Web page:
When it comes to the European Union, students have to learn the dates of treaties by heart without international context. They find out that we get money. The definition of globalisation is without any description. They learn about the EU without the background of global transformations, without the explanation of the idea and European interest. I would not get the message why these treaties were actually concluded and what they are for.

A Polish student reads fragments of national epics, but virtually nothing from foreign literature. How can we expect that they will have open minds and will try to understand other cultures if they are not given any chance to get to know (at least superficially) famous works of world literature?

When it comes to history classes at Polish schools, they are mainly about Polish history and there is not much mention about general history and when there is, then a lot is said about betrayals and harm done to us by the rest of the world.

At Polish schools, catechists are unofficial vice-principals or sometimes even more than that – they decide which film a class can watch at the cinema and whether a disco can be organised on Friday. They define what patriotism, morality and decency are – of course in a Polish, ludic, catholic way. Their special position and the fact that they cannot be dismissed make principals unwilling to hit their heads against a brick wall.

Schools are of course open to outside initiatives. But the most popular ones are pseudo-patriotic initiatives which are hyped but empty inside. When I heard about visits of a partisan from National Armed Forces who focused on “Smoleńsk assassination” and the threat of “Jewish-German EU,” I thought about a duty partisan from People’s Army who 30 years ago told us about benefits from the alliance with the Soviets and a threat connected with imperialism and Bundeswehr (German for “Federal Defence”). By the way – I would like to live to see the day when we understand the obvious truth that during the Second World War there was one legal formation of the Polish state – Home Army, People’s Army and National Armed Forces were the opposition. Today, veterans from Home Army are booed at cemeteries by rabble from the right wing.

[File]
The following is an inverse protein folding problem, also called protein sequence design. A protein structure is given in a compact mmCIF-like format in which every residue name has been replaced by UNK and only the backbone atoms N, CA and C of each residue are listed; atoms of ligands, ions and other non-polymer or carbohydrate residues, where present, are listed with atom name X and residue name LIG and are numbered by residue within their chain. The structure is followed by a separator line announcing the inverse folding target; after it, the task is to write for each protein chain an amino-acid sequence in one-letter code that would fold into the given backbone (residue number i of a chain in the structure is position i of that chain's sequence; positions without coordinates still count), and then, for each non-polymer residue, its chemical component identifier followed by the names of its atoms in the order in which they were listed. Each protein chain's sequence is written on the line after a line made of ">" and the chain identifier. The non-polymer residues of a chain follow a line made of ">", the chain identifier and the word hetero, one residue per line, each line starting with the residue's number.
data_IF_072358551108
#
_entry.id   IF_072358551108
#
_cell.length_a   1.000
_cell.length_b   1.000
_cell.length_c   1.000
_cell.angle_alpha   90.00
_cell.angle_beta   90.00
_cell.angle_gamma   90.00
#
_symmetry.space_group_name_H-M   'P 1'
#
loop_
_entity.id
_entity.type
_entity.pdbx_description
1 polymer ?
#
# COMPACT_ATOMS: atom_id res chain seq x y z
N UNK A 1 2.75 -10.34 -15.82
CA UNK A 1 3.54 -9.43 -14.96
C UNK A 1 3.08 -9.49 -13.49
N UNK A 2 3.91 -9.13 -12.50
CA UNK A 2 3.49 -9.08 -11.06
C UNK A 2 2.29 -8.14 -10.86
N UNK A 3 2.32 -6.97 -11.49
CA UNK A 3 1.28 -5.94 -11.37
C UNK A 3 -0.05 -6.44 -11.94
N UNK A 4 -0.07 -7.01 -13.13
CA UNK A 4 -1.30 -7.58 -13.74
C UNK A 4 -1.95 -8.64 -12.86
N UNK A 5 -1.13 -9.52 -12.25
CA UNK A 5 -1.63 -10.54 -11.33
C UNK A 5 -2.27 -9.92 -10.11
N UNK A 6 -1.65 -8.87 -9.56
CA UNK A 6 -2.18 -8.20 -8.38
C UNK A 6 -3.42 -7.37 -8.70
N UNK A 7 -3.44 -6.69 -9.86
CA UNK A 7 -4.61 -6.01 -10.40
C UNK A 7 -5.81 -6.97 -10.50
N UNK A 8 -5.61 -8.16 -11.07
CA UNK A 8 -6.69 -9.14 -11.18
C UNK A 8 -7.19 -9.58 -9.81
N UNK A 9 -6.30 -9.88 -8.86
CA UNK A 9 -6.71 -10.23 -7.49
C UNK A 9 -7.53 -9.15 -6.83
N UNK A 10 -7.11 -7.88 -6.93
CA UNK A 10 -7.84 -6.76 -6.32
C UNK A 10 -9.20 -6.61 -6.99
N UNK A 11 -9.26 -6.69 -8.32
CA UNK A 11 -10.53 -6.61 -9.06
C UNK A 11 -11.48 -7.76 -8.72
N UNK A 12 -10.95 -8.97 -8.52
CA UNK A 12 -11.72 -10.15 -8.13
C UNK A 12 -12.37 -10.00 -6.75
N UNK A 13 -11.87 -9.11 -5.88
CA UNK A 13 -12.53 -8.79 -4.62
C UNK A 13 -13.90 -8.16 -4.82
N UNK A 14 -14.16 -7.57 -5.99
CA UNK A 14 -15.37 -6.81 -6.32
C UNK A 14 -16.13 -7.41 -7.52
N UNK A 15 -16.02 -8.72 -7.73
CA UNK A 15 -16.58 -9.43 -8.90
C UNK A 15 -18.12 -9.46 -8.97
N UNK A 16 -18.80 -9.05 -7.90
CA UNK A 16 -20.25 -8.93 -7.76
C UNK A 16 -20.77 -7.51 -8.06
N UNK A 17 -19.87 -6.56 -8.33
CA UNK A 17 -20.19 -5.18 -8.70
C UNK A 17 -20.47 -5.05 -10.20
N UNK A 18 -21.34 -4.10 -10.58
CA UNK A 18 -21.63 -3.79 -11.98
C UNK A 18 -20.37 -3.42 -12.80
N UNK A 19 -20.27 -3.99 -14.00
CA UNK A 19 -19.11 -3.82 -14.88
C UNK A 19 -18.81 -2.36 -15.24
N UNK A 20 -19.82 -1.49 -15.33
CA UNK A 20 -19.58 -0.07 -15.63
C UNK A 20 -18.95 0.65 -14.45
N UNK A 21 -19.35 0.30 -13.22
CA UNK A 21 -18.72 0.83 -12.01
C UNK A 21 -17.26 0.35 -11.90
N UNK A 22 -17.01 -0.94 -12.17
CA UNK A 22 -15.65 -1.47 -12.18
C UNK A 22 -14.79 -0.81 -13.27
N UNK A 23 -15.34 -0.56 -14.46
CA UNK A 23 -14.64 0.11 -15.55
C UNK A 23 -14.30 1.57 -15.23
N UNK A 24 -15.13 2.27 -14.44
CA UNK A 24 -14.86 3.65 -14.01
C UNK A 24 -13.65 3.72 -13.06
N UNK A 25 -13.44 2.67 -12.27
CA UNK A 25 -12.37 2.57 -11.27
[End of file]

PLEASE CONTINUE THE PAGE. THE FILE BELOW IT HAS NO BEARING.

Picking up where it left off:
A much bigger threat to the state and democratic system than the National Movement is Polish schools, which bring students up in Polish-centrism, xenophobia and oppressive structure which excludes debate and freedom of thought. Here, everyone is to blame – the political class, which disregards schools as the upbringing factor and treats them as necessary evil and nothing more than another budget expenditure. Teachers, who are opportunistic and cut corners are to blame. School inspectors and principals are to blame – they lack professional management of education. The lack of vision of patriotism and historical policy on the ministerial and governmental level is also to blame. At public schools we “pump” young people into narrow-mindedness – and then we are surprised that the National Movement is so popular.

The pre-war para-fascist disturbances in Poland were not caused by state’s policy – they were caused by the lack of it; by the fact that senators gave away schools to national right wing and the church without a fight. Activists from the National Democracy won the minds and souls of young people who later on broke windows in Jewish shops and marked “bench ghettos.” Nowadays, the national right wing has different priorities and other ways of action, but again it has dominated the upbringing at schools – do we have to repeat the same mistake?

Translation: Anita Stradomska